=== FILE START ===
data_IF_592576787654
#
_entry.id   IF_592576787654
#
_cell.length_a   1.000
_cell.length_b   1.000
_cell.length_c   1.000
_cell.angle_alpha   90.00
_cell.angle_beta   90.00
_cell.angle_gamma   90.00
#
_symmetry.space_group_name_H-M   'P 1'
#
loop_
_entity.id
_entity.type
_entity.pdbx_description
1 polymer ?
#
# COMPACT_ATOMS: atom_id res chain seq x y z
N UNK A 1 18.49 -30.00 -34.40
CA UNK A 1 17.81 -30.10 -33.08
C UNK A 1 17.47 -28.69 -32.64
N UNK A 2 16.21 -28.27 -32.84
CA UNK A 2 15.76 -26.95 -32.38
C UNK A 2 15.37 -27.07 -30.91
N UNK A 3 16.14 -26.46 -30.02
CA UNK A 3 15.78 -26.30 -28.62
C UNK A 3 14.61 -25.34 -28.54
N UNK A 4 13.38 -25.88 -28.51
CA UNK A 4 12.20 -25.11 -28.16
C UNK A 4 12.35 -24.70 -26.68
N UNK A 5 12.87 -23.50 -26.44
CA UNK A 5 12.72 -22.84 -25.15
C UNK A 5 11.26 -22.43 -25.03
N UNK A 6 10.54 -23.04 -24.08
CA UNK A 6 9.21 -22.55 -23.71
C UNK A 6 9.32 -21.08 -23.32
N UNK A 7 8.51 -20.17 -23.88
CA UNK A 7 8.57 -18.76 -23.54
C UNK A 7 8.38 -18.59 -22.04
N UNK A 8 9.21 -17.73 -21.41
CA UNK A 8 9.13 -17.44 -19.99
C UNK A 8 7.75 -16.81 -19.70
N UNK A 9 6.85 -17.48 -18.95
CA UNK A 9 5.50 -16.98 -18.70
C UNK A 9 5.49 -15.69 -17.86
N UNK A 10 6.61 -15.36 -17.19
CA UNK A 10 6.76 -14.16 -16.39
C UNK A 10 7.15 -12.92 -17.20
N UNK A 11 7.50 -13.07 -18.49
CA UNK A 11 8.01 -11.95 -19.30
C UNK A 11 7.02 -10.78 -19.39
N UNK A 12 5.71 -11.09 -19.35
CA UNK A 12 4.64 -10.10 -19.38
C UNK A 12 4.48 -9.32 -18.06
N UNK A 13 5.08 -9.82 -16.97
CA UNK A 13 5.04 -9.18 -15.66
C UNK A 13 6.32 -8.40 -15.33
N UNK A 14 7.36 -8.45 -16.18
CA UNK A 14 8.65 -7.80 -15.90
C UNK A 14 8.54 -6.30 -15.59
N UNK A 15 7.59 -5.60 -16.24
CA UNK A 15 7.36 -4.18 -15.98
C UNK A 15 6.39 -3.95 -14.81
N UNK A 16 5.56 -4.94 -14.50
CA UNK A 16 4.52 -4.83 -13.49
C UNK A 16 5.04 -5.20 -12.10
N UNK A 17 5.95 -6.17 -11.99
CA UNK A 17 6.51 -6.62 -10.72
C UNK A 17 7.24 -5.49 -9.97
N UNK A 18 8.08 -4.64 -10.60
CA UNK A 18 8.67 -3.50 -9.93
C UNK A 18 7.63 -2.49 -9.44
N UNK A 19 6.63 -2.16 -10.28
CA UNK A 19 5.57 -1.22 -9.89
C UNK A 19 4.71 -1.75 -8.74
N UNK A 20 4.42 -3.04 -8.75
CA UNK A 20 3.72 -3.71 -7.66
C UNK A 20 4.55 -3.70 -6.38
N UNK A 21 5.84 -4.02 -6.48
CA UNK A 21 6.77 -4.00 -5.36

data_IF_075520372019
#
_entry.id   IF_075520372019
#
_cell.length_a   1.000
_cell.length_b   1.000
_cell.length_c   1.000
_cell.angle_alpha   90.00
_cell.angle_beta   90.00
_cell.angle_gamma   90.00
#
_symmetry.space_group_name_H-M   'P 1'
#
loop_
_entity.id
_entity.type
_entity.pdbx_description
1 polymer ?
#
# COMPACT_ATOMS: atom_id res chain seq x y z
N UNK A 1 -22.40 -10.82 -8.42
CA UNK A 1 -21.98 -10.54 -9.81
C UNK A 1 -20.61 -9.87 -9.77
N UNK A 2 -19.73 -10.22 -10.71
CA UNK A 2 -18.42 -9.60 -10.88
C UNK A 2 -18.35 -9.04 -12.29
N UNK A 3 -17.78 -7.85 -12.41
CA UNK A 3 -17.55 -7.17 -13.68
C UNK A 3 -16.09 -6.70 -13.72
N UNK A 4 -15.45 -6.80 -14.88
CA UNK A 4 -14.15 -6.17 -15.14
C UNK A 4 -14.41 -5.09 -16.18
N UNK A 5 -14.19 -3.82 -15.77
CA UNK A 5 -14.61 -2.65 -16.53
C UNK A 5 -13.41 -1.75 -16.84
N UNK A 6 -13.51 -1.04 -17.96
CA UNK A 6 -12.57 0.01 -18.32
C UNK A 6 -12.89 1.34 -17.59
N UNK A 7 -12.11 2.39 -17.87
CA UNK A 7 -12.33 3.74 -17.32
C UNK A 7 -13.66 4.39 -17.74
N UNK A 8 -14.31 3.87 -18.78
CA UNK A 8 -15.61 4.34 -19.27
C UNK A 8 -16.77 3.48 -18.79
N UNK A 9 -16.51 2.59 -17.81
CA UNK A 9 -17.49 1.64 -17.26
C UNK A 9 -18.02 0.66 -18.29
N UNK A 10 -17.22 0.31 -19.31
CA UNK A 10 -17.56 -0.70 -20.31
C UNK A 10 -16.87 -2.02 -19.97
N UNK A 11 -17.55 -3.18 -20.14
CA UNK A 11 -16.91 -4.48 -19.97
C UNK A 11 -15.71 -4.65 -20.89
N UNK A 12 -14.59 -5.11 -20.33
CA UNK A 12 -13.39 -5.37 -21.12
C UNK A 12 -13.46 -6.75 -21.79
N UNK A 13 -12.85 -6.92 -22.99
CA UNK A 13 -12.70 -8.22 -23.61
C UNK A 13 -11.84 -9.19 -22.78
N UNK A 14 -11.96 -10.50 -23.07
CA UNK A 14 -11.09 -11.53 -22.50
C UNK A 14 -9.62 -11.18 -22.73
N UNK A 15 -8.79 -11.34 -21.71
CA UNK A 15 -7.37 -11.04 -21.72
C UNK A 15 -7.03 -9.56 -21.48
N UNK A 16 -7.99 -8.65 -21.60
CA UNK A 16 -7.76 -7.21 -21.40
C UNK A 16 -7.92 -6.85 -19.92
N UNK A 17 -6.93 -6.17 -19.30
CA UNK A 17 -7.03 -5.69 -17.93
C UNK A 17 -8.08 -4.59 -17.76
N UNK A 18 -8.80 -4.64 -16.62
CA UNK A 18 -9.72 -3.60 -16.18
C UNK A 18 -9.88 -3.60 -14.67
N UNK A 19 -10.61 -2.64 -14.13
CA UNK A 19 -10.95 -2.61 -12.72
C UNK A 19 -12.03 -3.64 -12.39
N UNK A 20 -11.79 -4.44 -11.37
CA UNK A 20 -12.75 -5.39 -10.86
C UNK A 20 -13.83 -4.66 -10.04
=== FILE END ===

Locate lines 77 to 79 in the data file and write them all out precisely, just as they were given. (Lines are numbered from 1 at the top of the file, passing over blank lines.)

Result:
C UNK A 19 4.71 -1.75 -8.74
N UNK A 20 4.42 -3.04 -8.75
CA UNK A 20 3.72 -3.71 -7.66